A PRIMER ON EARTHQUAKE-INDUCED SOIL LIQUEFACTION 51 (a) (b) FIGURE 2.13 Damage to container cranes caused by liquefaction-induced lateral spreading of earth- retaining structures in the 1995 Hyogo-ken Nanbu (Kobe, Japan) earthquake. Liquefaction-induced damage rendered most of the berths in the port unserviceable, leading not only to physical damage but also to loss of business that continues to impact the port to this day. SOURCE: NISEE, Pacific 5 Earthquake Engineering (PEER) Center, the University of California, Berkeley. 5 See https://nisee.berkeley.edu/elibrary/Image/K0124. PREPUBLICATION VERSION – SUBJECT TO FURTHER EDITORIAL REVIEW

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Earthquake-induced soil liquefaction (liquefaction) is a leading cause of earthquake damage worldwide. Liquefaction is often described in the literature as the phenomena of seismic generation of excess porewater pressures and consequent softening of granular soils. Many regions in the United States have been witness to liquefaction and its consequences, not just those in the west that people associate with earthquake hazards.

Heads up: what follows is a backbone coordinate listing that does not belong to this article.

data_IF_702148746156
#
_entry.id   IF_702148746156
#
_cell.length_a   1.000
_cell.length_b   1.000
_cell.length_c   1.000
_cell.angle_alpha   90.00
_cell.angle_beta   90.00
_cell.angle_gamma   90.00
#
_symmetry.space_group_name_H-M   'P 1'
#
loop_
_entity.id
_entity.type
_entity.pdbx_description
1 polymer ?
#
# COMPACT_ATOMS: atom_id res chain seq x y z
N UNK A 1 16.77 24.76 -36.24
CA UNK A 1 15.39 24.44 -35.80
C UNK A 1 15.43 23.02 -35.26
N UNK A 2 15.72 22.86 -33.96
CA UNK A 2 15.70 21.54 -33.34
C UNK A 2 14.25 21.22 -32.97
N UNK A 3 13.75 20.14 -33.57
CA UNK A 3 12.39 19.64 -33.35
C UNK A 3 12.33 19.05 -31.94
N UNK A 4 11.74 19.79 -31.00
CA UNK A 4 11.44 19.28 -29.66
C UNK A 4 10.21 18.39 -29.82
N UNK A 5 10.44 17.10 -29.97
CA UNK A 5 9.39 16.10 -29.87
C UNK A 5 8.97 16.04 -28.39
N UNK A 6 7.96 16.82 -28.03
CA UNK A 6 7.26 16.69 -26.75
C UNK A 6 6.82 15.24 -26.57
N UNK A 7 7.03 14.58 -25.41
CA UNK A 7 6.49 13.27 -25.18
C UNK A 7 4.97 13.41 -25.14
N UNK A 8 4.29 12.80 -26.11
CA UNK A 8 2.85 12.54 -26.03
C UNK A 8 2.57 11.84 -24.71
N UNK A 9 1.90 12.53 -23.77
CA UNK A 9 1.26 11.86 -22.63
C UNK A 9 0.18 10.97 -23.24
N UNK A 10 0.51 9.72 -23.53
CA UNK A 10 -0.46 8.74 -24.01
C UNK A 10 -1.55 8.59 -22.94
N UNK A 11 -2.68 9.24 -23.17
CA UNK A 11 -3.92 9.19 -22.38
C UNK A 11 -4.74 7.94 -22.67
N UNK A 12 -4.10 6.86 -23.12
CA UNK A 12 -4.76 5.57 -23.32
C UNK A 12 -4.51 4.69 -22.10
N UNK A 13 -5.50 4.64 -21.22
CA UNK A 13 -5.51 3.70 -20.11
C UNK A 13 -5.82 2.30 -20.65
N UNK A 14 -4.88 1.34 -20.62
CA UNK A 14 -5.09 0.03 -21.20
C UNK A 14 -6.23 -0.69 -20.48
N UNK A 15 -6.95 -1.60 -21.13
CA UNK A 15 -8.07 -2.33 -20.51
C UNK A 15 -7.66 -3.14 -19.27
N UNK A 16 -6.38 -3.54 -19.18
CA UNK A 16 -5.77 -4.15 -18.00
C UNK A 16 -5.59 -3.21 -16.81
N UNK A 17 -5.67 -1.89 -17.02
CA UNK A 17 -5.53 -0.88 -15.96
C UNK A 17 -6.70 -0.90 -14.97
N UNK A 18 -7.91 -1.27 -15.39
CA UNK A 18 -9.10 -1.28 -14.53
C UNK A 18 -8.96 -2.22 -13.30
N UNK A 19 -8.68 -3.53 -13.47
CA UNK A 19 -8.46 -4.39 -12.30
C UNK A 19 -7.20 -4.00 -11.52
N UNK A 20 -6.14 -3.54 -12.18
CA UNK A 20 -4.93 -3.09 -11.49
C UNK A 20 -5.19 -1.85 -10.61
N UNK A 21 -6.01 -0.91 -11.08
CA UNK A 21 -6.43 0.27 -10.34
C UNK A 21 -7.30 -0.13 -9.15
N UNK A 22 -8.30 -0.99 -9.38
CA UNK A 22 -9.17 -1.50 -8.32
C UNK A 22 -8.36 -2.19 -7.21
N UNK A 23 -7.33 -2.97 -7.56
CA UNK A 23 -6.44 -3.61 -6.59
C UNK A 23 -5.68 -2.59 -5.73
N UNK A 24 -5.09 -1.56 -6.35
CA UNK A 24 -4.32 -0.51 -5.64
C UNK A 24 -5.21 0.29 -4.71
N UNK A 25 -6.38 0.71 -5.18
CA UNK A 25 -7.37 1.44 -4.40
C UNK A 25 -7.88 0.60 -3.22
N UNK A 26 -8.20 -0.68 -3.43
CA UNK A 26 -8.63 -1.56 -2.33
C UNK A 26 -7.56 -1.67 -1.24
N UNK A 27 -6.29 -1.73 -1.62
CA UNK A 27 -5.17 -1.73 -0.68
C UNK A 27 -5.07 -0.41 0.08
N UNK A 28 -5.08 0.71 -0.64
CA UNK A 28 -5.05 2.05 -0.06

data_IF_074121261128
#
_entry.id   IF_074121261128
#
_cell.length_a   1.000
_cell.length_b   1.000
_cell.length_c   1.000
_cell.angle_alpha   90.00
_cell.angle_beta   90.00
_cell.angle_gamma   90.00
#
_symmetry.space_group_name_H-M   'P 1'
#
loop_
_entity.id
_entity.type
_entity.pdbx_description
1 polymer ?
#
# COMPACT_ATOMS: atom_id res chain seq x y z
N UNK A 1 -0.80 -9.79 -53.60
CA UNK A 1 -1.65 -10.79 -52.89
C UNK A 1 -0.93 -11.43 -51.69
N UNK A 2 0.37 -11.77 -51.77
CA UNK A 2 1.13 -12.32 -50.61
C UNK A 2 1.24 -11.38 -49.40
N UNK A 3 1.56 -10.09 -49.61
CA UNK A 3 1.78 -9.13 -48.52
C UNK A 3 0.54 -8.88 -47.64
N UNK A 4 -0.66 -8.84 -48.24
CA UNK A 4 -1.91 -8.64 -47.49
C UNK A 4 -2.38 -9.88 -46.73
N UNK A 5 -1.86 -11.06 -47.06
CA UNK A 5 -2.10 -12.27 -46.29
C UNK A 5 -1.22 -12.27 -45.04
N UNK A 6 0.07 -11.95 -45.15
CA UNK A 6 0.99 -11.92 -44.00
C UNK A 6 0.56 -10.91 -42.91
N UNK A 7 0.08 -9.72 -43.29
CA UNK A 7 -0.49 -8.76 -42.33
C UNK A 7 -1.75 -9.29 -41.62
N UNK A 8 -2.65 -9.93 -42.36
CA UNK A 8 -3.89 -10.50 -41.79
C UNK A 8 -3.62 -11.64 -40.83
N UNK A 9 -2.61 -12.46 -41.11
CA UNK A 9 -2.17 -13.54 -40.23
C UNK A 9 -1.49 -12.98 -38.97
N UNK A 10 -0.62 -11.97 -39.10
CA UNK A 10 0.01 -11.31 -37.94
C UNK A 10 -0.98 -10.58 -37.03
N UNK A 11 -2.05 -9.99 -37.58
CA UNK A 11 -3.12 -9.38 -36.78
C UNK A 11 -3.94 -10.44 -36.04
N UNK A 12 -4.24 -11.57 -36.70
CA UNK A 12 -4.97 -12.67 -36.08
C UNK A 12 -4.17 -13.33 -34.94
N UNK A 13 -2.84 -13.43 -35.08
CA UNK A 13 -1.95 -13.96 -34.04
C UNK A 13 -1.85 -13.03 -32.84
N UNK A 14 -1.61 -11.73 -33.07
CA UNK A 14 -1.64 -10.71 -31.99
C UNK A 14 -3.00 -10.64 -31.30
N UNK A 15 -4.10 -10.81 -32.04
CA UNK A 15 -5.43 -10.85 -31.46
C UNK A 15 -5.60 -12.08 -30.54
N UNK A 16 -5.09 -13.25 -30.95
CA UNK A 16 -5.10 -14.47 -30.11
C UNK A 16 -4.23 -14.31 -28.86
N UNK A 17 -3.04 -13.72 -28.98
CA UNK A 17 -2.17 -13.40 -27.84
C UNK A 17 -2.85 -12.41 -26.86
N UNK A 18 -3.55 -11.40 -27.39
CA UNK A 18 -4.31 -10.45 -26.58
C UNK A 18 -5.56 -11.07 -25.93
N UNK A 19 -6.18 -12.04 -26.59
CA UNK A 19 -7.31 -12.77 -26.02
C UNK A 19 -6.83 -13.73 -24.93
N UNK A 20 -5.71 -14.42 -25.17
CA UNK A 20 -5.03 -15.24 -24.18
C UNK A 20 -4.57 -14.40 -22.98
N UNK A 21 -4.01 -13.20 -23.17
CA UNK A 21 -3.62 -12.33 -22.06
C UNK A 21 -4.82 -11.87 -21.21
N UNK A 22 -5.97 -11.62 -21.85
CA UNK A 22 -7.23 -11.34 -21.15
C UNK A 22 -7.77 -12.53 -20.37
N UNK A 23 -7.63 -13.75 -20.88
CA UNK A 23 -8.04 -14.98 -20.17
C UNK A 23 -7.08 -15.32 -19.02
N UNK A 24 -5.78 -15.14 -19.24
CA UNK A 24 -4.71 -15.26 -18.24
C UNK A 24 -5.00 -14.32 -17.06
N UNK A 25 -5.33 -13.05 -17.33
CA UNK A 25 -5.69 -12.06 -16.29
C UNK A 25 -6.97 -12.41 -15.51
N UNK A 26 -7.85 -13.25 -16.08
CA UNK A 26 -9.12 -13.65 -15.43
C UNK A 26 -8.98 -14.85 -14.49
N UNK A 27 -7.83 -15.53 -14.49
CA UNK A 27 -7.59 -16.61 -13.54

Past damage and destruction caused by liquefaction underline the importance of accurate assessments of where liquefaction is likely and of what the consequences of liquefaction may be. Such assessments are needed to protect life and safety and to mitigate economic, environmental, and societal impacts of liquefaction in a cost-effective manner. Assessment methods exist, but methods to assess the potential for liquefaction triggering are more mature than are those to predict liquefaction consequences, and the earthquake engineering community wrestles with the differences among the various assessment methods for both liquefaction triggering and consequences.

State of the Art and Practice in the Assessment of Earthquake-Induced Soil Liquefaction and Its Consequences evaluates these various methods, focusing on those developed within the past 20 years, and recommends strategies to minimize uncertainties in the short term and to develop improved methods to assess liquefaction and its consequences in the long term. This report represents a first attempt within the geotechnical earthquake engineering community to consider, in such a manner, the various methods to assess liquefaction consequences.